As far as we found a 100% positivity rate when PSA was greater than 2 ng/ml, we propose that PSMA-11 PET/CT should replace bone scans for staging CRPC patients. Furthermore, PSMA-11 PET/CT should also be considered if the PSA is less than 2 ng/ml or if the PSA doubling time is under 12 months.

A recent meta-analysis reported a pooled proportion of patient management changes of 54% after 68Ga-PSMA PET/CT in 1163 PCa patients, none being precisely categorised as CRPC8. These changes resulted in an increased proportion of treatments with curative intent and a decreased proportion of ADT and surveillance8. In our study we found that PSMA-11 PET/CT impacted patients’ disease management changed in 70% of cases. We assume this higher impact of PSMA-11 PET/CT was related to the higher positivity rate of the imaging in CRPC patients. Moreover, PSMA-11 PET/CT results tended to trigger more treatments with curative intent in patients whose PSA was less than 2 ng/ml.

We determined the management adequacy based on the PSA serum evolution by taking into account the guidelines of the PSA working group22. Thus, a decrease in PSA of 50% from baseline was considered a PSA response if imaging, when available, showed no evidence of disease progression. Using these criteria, we found that patients’ disease management was statistically more effective when guided by PSMA-11 PET/CT (p < 0.001). To the best of our knowledge, such results have never been reported.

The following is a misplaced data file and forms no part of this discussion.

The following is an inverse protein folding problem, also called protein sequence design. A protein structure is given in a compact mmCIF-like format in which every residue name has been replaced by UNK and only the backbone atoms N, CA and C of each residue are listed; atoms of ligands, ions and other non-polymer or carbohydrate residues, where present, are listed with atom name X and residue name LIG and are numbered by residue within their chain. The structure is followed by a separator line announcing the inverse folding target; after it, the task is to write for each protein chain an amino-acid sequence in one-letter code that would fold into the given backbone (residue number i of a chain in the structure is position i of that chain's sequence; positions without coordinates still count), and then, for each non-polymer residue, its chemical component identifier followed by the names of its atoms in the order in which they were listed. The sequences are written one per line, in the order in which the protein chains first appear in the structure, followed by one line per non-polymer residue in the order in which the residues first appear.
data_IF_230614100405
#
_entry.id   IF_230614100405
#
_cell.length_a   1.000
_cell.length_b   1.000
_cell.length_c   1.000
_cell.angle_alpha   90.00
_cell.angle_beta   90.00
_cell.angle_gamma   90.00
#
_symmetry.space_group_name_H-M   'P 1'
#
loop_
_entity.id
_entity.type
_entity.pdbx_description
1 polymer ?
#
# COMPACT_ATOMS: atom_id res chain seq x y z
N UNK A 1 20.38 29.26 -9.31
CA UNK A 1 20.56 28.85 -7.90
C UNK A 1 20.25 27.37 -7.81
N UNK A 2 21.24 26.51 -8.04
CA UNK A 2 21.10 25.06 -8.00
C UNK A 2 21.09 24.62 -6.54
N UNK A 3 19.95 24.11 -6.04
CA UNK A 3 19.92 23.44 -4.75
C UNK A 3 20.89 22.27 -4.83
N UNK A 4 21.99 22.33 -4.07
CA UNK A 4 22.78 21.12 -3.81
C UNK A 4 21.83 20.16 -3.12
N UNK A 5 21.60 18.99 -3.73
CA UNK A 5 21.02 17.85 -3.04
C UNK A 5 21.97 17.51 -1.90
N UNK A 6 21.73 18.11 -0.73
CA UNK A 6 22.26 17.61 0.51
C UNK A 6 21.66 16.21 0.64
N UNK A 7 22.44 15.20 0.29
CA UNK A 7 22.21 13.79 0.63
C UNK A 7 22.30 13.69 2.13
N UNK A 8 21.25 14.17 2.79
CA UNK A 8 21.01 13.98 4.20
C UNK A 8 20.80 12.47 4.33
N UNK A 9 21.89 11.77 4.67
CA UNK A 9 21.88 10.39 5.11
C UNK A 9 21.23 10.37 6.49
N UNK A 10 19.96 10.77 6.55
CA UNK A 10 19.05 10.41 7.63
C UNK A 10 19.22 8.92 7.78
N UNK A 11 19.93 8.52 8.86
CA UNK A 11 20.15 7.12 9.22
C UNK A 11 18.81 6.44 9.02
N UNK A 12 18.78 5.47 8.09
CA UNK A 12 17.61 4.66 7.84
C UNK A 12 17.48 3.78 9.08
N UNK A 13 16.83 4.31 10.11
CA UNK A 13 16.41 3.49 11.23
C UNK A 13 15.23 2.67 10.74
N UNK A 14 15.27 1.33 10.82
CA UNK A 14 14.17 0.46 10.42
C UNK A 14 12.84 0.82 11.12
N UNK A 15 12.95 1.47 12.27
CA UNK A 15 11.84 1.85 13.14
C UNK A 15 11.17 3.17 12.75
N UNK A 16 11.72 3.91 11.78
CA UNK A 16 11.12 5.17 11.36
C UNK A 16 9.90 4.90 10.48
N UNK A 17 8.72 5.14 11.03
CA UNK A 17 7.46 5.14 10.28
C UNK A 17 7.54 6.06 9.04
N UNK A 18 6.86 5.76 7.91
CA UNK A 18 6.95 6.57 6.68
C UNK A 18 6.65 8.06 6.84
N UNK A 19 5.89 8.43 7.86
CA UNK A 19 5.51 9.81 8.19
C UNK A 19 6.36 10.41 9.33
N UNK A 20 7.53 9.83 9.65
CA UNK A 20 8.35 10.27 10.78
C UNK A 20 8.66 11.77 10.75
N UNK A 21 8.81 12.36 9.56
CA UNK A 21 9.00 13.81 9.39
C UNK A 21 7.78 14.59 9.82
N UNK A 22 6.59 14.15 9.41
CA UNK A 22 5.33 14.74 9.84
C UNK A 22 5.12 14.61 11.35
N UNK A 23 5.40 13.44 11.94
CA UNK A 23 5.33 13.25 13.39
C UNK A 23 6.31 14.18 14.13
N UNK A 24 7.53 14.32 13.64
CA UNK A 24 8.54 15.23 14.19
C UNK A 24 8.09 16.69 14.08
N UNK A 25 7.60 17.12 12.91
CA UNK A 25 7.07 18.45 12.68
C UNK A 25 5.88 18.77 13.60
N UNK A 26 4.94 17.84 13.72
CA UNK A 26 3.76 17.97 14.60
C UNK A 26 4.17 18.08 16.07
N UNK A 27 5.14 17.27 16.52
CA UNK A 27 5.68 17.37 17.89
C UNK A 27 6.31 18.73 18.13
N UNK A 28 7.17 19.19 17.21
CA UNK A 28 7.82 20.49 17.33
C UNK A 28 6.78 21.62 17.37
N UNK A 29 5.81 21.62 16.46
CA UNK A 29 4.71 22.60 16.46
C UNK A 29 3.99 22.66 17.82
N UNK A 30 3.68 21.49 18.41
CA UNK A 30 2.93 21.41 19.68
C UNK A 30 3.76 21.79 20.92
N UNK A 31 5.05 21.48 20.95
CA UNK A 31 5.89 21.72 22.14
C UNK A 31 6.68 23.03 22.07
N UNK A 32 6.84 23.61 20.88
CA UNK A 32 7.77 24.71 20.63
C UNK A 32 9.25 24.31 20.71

In this study, we found an overall moderate agreement between PSMA-11 PET/CT routine unmasked and retrospective masked readings (k = 0.52) by using a 3-point scale assessment. This agreement was 0.63 for the prostate/prostatic lodge, comparable to that was previously reported on a heterogeneous series of 50 patients at primary staging (n = 10), BCR (n = 25) and restaging for known metastatic disease (n = 10)23. Fendler et al. also reported a substantial to almost-perfect reproducibility for lymph nodes (k = 0.74, considering all lymph node areas)23, similar to the k = 0.71 of the present study. Furthermore, we chose to distinguish the invasion of the lymph nodes between the pelvic and paraaortic regions and above the diaphragm as we assumed that therapeutic management for involved lymph nodes differed between these areas. Interestingly, we found that reading agreement was strong and very strong for lymph nodes above the diaphragm (k = 0.80) and paraaortic lymph nodes (k = 1) respectively, but moderate for pelvic lymph nodes (k = 0.49). This result for pelvic lymph nodes might be explained by the risk of post inflammatory uptake in lymph nodes which was already reported23, as 73% (22/30) of the patients in our study had a history of radiation therapy of the pelvis for PCa. So, the experienced reader, even masked of clinical data, might have been more able to avoid this pitfall. Finally, we found a very strong agreement in bone staging (k = 0.85), which is comparable to that which was previously reported23,24.

Despite the disagreements in some of these results between readings for interpretation of PSMA-11 PET/CT, we simulated that the patients’ disease management could have differed only in 1/30 patient (3%) if the results of retrospective masked reading had been taken into account for decision making instead of the on-site unmasked reading: specifically, an isolated left supraclavicular lymph node was detected only upon retrospective reading, and therefore, stereotactic radiation therapy could have been discussed.